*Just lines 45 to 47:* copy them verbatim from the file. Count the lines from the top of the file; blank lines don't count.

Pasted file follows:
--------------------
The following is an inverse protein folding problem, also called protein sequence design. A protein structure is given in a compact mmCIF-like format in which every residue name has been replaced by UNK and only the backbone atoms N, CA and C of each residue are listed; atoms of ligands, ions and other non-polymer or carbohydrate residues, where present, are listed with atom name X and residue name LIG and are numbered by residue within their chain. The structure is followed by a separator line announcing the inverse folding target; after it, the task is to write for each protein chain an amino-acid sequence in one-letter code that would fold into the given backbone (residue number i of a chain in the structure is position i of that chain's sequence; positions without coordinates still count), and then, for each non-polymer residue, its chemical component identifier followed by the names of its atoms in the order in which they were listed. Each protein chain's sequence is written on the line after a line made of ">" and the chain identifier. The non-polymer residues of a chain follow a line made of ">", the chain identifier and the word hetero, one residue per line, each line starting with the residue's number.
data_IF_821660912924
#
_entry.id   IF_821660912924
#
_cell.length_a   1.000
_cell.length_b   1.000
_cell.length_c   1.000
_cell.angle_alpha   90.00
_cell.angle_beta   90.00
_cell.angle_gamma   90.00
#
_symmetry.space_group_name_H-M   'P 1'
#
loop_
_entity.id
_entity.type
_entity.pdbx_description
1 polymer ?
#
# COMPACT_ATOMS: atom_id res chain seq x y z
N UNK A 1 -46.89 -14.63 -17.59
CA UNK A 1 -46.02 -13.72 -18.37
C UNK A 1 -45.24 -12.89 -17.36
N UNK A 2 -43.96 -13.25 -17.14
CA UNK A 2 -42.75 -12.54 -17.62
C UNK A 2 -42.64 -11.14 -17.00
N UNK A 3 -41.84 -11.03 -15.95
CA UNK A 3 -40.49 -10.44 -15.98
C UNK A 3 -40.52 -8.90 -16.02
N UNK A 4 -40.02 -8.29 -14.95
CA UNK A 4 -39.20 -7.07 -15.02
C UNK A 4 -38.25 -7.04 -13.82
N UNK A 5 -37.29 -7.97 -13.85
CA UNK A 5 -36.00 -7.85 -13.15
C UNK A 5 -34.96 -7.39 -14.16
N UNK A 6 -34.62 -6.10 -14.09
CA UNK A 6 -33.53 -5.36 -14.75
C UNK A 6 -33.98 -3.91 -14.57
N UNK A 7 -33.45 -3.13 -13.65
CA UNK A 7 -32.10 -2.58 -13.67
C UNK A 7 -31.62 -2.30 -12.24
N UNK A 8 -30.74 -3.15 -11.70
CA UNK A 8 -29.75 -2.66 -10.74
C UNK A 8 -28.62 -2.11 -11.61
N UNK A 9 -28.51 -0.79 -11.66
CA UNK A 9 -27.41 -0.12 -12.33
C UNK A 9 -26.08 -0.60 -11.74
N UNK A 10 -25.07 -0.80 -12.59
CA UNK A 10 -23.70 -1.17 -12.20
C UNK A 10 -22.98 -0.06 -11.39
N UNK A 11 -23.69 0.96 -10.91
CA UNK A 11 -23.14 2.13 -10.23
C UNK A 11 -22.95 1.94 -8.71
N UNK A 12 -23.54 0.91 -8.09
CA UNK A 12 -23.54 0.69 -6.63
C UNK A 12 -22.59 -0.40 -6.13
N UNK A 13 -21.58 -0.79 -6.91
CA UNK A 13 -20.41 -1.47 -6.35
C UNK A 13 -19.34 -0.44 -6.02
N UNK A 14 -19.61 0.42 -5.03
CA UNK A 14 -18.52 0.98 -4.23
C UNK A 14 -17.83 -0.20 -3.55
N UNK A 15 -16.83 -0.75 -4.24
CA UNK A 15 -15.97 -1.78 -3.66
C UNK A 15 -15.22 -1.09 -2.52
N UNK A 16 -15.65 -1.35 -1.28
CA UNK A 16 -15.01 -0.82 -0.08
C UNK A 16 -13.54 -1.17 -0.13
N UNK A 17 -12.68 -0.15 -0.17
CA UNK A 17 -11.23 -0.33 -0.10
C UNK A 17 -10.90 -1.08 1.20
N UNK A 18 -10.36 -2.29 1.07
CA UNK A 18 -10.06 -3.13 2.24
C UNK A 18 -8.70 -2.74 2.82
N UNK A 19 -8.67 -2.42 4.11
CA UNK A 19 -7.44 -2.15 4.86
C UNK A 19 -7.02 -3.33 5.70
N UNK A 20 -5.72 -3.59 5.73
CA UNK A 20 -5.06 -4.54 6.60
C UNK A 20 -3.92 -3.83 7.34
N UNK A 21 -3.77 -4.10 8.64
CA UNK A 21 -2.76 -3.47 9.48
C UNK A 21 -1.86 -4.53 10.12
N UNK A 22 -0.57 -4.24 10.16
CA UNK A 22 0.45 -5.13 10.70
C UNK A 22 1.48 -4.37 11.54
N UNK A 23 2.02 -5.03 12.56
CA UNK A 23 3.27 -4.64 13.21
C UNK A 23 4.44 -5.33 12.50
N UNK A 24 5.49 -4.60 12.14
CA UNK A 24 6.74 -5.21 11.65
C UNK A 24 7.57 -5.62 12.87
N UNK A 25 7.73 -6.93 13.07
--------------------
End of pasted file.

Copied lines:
C UNK A 8 -28.62 -2.11 -11.61
N UNK A 9 -28.51 -0.79 -11.66
CA UNK A 9 -27.41 -0.12 -12.33